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Michael Barone, the senior political analyst for the Washington Examiner, has suggested dividing U.S. history into increments of the very “American number of 76.” He starts with 1789, the date of Washington’s first inauguration. He adds 76 years to 1789 three times, which takes us to 2017 and then moves backward from 1789 creating two 76-year periods of time stopping at 1637. This encompasses five eras of 76 years for a total of 380 years of American History.

The old history teacher in me found this idea very intriguing. The epoch 1789 to 1865, which is Era C, takes us from Washington’s inauguration to Lincoln’s second inauguration and the victory at Appomattox Court House. Add 76 years to 1865 and you come to 1941, or Era D. Add 76 years to that and we come to 2017, which is Era E. If one goes backward 76 years from 1789, we are at 1713, Era B, which is the date of Treaty of Utrecht. Moving backwards another 76 years we come to 1637, Era A.

Historians painstakingly look at a period of years and come to a collective decision to designate the significance of the time frame in discussion. Barone believes that each of these 76-year periods can be depicted as distinct units.

The years 1637-1713 (Era A) mean very little to us today. During this period, Europeans were struggling to establish world-wide empires and were busy colonizing the new world. Massachusetts Bay, Virginia, Pennsylvania, and other colonies were becoming established.

The next period (Era B) from 1713-1789 is the time that the new world began to populate with Europeans. Over the years the colonists learned they had to become self-reliant. The colonists became dissatisfied with their colonial status and began to think of themselves as Americans.  Thus very dedicated and well educated leaders led us to independence.

Manifest Destiny can best describe the next period (Era C) 1789-1865. We expanded our territory reaching across the continent, but Americans were either diametrically opposed to OR in favor of expanding slavery into the territories. Nineteenth-century Americans went to war over slavery and states-rights.

The period 1865 to 1941 (Era D) is embodied by the flowering of market capitalism and rising standards of living for Americans. There were many scientific advances such as the invention of the electric light bulb, the horseless carriage, the airplane, and radio.  

Let’s look at the current 76 year period. You are an American living at the end of Era E. Do you recall or were you even born in 1941? In the minds of our parents and grandparents, 1941 is incredibly significant because it signifies to them a world-changing event, the bombing of Pearl Harbor and our entry into World War II.  

Historians have the ability to aptly organize years and bundle them into eras. Yet, it is almost impossible for people who are living (have lived) at the end of an era to think and feel like those who are (were) living at the beginning of any era. Michael Barone says, “The original arrangements in each 76-year period became unworkable and unraveled toward its end.”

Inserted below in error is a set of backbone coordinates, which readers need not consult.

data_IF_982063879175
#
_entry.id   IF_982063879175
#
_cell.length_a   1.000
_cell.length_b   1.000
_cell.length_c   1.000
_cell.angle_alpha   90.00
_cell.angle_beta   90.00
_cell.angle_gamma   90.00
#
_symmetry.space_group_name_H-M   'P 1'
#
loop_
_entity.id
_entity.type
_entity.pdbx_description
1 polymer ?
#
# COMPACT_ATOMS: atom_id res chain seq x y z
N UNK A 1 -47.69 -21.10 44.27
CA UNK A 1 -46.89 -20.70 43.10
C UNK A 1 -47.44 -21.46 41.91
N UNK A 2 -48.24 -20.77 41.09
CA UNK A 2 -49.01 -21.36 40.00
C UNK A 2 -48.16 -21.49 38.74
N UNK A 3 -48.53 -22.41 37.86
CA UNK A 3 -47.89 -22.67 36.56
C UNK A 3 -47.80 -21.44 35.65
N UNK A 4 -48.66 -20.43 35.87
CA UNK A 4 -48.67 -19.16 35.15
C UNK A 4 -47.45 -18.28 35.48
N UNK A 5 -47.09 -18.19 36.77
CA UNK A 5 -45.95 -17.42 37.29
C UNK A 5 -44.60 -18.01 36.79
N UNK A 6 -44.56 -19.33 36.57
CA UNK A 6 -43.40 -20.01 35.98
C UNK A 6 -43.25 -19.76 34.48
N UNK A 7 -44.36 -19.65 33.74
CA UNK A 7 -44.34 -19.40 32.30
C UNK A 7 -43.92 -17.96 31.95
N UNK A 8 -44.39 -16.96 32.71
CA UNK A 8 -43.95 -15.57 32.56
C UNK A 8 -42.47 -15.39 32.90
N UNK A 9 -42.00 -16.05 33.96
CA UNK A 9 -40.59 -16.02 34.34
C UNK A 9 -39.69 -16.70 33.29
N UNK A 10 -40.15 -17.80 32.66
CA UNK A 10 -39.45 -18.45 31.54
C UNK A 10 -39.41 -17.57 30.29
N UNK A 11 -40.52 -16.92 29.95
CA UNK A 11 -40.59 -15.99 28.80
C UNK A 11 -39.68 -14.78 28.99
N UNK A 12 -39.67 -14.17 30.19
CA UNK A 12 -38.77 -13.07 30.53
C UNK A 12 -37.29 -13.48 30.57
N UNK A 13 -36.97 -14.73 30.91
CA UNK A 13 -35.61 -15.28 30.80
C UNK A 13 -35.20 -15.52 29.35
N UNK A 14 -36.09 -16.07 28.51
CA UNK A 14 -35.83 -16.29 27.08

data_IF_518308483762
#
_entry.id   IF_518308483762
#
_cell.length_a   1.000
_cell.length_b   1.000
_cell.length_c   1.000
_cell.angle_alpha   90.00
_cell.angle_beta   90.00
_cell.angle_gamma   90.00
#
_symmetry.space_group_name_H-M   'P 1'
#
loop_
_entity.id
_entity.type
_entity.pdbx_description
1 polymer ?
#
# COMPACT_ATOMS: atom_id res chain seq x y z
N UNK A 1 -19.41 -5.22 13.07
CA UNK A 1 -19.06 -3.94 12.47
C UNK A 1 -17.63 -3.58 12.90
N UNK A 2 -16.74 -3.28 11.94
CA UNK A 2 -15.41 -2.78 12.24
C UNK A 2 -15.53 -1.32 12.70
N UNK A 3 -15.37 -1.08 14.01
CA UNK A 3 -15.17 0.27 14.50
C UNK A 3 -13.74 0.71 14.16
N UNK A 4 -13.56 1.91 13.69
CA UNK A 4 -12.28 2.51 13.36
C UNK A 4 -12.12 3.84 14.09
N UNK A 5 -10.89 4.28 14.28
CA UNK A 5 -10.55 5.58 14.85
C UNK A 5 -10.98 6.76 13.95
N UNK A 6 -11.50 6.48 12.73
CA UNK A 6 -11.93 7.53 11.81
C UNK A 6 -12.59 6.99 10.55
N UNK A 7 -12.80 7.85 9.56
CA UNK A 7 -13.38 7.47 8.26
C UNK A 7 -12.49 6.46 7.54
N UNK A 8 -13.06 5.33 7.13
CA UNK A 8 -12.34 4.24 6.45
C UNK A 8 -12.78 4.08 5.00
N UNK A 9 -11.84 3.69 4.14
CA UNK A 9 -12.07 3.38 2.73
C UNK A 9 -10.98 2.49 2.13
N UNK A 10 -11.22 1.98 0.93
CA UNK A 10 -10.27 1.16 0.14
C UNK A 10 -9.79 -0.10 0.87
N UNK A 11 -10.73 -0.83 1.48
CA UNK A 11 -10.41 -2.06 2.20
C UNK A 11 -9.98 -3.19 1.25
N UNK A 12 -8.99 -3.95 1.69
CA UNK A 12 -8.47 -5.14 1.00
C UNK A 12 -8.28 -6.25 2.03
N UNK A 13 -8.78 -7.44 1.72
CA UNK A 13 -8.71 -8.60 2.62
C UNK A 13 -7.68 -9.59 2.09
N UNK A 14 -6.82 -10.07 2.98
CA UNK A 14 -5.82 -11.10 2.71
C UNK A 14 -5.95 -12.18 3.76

Take for example the beginning of Era C, Washington’s first inauguration going all the way to the end of Era C and the events surrounding the Civil War. It is implausible to think that citizens who were living at the end of the Civil War could remember or empathize with Americans who lived during the establishment of our nation.

Likewise the passage of Reconstruction (1865-77) at the beginning of Era D is equally as far away for those Americans who exist(ed) at that the close of Era D with the passage of Social Security in 1935.

Add four years to 2013, and we will be at the end of another 76-year cycle. What broad picture will the historians give to our epoch (Era-E)? Many of us remember big government, big business, big labor and unbelievable, unimaginable technological advances like TV, the moon-landing and the Internet.

It was the early 20th century Americans who vividly recalled the Great Depression and the near collapse of our economy that created Social Security. Continued American compassion also led to the implementation of Medicare, Medicaid, Obama Care, and a sundry of welfare safety nets.

If 1941-2017 is indeed seen as the Era of Compassion and Entitlements, could we be on the verge of witnessing another catastrophic event in U.S. History? As Barone suggests, ends of eras often cause the original arrangements that made sense for the beginning of a given era to work loose and become ineffective.

Employment with one big company for life and big unions that promised lifetime pensions are ideas that are on shaky ground today. Entitlement programs are nibbling away at the fabric of the private sector and our government. Many safety nets have turned into hammocks.  What is next? Only time will tell.

WILLEE COOPER is a former teacher and military spouse. A Hopkinsville resident, she is past president of the Kentucky Federation of Republican Women. Her column runs on the first and third Friday of each month. Reach her at willeecooper@gmail.com.

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